Posts Tagged ‘shame and guilt’

Today’s question is a juicy one, which is just how I like it. Lots of issues to address – so let’s get right to it.

Dear Delilah,

Can you talk a little about psychological hang-ups around topping? (If that’s the right term–I get top & dominant mixed up.) Here’s the thing. If my partner and I are doing a dom/sub or top/bottom play, and I’m on top, I’d like to feel pleasure beyond “I’m doing this because it makes you feel good.” Likewise, when I’m being submissive, I would like it if the dominant person was getting something out of it more than just pleasing me. As wonderful as it is to know that you’re making another person feel fantastic, it’d be nice to get some more…direct?…satisfaction.

But that’s where the hang-ups show up. You see, if I’m being dominant…what if I really do like seeing my partner helpless? Getting satisfaction out of that feels icky and wrong in a way that getting pleasure out of being tied up doesn’t. And I’d be weirded out, during a bit of play-humiliation, if I thought that my partner really wanted to humiliate me. Can you suggest ways to develop a sense of enjoying dominance without this guilt? How do two submissive-inclined switches develop their dom sides? Is it about drawing the hard line between play and reality, or about accepting power, or about…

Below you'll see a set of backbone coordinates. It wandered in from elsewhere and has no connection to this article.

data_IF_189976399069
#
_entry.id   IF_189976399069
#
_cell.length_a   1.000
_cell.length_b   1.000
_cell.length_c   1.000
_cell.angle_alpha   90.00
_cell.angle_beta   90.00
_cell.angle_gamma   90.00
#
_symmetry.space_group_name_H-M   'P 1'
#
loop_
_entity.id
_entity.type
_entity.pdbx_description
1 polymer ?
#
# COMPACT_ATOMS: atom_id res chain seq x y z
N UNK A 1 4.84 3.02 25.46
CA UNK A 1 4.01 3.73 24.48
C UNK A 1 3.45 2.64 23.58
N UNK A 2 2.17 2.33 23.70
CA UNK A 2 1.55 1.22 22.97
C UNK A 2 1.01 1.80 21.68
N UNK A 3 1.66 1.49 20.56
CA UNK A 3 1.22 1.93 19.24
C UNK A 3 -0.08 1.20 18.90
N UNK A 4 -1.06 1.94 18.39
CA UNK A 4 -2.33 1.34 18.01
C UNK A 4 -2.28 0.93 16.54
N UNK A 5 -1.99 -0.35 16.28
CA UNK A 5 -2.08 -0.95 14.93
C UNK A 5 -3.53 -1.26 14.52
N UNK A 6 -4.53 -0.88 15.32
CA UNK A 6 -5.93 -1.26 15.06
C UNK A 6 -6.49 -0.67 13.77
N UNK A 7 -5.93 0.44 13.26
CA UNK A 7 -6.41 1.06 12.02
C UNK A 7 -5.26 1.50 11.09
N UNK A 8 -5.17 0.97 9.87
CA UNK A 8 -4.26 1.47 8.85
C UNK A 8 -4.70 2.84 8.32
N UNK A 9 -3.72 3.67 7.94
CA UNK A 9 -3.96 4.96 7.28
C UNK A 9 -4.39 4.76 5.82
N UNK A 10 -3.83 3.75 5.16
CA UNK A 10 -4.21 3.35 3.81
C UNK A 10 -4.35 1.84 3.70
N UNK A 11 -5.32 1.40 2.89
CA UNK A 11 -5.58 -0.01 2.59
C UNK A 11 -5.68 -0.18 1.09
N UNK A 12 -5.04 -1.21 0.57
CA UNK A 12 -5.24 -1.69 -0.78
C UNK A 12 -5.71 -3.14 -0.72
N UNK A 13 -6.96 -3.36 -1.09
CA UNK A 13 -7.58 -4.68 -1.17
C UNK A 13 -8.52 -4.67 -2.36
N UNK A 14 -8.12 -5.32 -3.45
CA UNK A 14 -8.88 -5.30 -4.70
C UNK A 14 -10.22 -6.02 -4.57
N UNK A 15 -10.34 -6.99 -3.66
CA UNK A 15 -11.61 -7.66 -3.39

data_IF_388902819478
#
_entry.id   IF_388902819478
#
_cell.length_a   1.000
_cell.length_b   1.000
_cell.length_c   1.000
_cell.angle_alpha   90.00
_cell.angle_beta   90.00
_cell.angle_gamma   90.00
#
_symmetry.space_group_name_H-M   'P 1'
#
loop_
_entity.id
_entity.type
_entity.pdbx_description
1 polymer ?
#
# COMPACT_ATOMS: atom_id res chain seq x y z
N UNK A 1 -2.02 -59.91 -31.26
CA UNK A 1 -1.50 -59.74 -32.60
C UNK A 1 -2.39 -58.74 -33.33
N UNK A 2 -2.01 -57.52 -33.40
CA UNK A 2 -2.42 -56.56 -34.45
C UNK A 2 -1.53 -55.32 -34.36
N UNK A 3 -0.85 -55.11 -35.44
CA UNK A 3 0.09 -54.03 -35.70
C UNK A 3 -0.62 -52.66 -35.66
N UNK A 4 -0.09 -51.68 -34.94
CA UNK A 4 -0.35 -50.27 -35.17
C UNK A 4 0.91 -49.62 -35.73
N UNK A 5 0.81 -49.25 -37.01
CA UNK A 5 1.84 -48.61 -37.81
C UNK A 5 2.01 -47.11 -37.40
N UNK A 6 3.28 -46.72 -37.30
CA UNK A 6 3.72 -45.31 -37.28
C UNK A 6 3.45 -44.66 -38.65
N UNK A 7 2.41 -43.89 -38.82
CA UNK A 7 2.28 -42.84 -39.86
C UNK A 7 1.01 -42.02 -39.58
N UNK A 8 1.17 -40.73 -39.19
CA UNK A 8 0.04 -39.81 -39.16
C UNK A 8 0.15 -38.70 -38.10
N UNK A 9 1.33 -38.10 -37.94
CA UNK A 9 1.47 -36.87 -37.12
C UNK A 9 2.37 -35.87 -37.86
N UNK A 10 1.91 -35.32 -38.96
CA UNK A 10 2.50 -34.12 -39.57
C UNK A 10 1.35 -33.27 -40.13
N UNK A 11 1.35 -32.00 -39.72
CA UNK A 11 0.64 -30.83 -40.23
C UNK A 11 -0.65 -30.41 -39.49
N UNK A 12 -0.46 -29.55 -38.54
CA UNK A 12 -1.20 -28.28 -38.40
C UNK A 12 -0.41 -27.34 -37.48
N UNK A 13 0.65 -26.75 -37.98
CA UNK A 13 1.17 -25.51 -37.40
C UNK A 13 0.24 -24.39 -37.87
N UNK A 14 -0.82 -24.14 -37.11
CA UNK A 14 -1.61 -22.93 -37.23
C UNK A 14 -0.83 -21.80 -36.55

There are so many issues in this question that I don’t know where to start, but I’ll give it a shot.

First of all, let me differentiate between top/bottom and dom/sub, since it’s a question that comes up a lot. Midori addresses it really well using a kind of graph and including the sadist/masochist binary as well; I’ll try to address it here in words.

“Top and bottom” come from gay nomenclature originally, and tend to designate who is the active partner and who the passive or receptive. If you’re getting fucked, fingered, or fisted, you’re “bottoming.” If you’re fucking, fingering, or fisting, you’re “topping.” This translates into BDSM the way you would expect: the person tying the knots, holding the whip, or attaching the clamps is the “top.”

“Dominant and submissive” refers to power dynamics. The dominant is the one controlling the scene, whatever activities are going on.